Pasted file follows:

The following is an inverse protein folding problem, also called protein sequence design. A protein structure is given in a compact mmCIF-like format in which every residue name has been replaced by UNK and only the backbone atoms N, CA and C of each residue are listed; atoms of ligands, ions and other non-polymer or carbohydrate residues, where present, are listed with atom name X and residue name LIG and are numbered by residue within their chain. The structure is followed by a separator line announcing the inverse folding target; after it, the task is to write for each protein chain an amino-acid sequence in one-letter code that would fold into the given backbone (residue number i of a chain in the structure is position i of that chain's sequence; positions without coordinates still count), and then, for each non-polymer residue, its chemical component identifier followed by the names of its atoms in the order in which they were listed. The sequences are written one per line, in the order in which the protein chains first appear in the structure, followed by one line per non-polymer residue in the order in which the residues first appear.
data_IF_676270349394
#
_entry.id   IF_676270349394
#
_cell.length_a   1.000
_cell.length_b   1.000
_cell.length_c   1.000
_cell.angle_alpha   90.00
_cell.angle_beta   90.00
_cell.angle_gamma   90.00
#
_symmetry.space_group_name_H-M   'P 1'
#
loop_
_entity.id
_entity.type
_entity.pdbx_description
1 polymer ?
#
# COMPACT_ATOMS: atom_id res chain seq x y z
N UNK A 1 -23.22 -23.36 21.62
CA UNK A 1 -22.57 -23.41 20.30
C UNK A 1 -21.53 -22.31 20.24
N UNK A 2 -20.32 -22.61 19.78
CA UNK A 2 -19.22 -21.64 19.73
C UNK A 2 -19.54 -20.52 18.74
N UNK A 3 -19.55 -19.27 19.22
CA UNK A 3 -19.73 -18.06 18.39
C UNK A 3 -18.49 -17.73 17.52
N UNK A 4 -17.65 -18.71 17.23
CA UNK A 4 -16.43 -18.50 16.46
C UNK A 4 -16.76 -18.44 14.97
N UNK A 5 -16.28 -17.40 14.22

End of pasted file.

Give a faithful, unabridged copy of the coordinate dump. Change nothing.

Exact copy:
The following is an inverse protein folding problem, also called protein sequence design. A protein structure is given in a compact mmCIF-like format in which every residue name has been replaced by UNK and only the backbone atoms N, CA and C of each residue are listed; atoms of ligands, ions and other non-polymer or carbohydrate residues, where present, are listed with atom name X and residue name LIG and are numbered by residue within their chain. The structure is followed by a separator line announcing the inverse folding target; after it, the task is to write for each protein chain an amino-acid sequence in one-letter code that would fold into the given backbone (residue number i of a chain in the structure is position i of that chain's sequence; positions without coordinates still count), and then, for each non-polymer residue, its chemical component identifier followed by the names of its atoms in the order in which they were listed. The sequences are written one per line, in the order in which the protein chains first appear in the structure, followed by one line per non-polymer residue in the order in which the residues first appear.
data_IF_676270349394
#
_entry.id   IF_676270349394
#
_cell.length_a   1.000
_cell.length_b   1.000
_cell.length_c   1.000
_cell.angle_alpha   90.00
_cell.angle_beta   90.00
_cell.angle_gamma   90.00
#
_symmetry.space_group_name_H-M   'P 1'
#
loop_
_entity.id
_entity.type
_entity.pdbx_description
1 polymer ?
#
# COMPACT_ATOMS: atom_id res chain seq x y z
N UNK A 1 -23.22 -23.36 21.62
CA UNK A 1 -22.57 -23.41 20.30
C UNK A 1 -21.53 -22.31 20.24
N UNK A 2 -20.32 -22.61 19.78
CA UNK A 2 -19.22 -21.64 19.73
C UNK A 2 -19.54 -20.52 18.74
N UNK A 3 -19.55 -19.27 19.22
CA UNK A 3 -19.73 -18.06 18.39
C UNK A 3 -18.49 -17.73 17.52
N UNK A 4 -17.65 -18.71 17.23
CA UNK A 4 -16.43 -18.50 16.46
C UNK A 4 -16.76 -18.44 14.97
N UNK A 5 -16.28 -17.40 14.22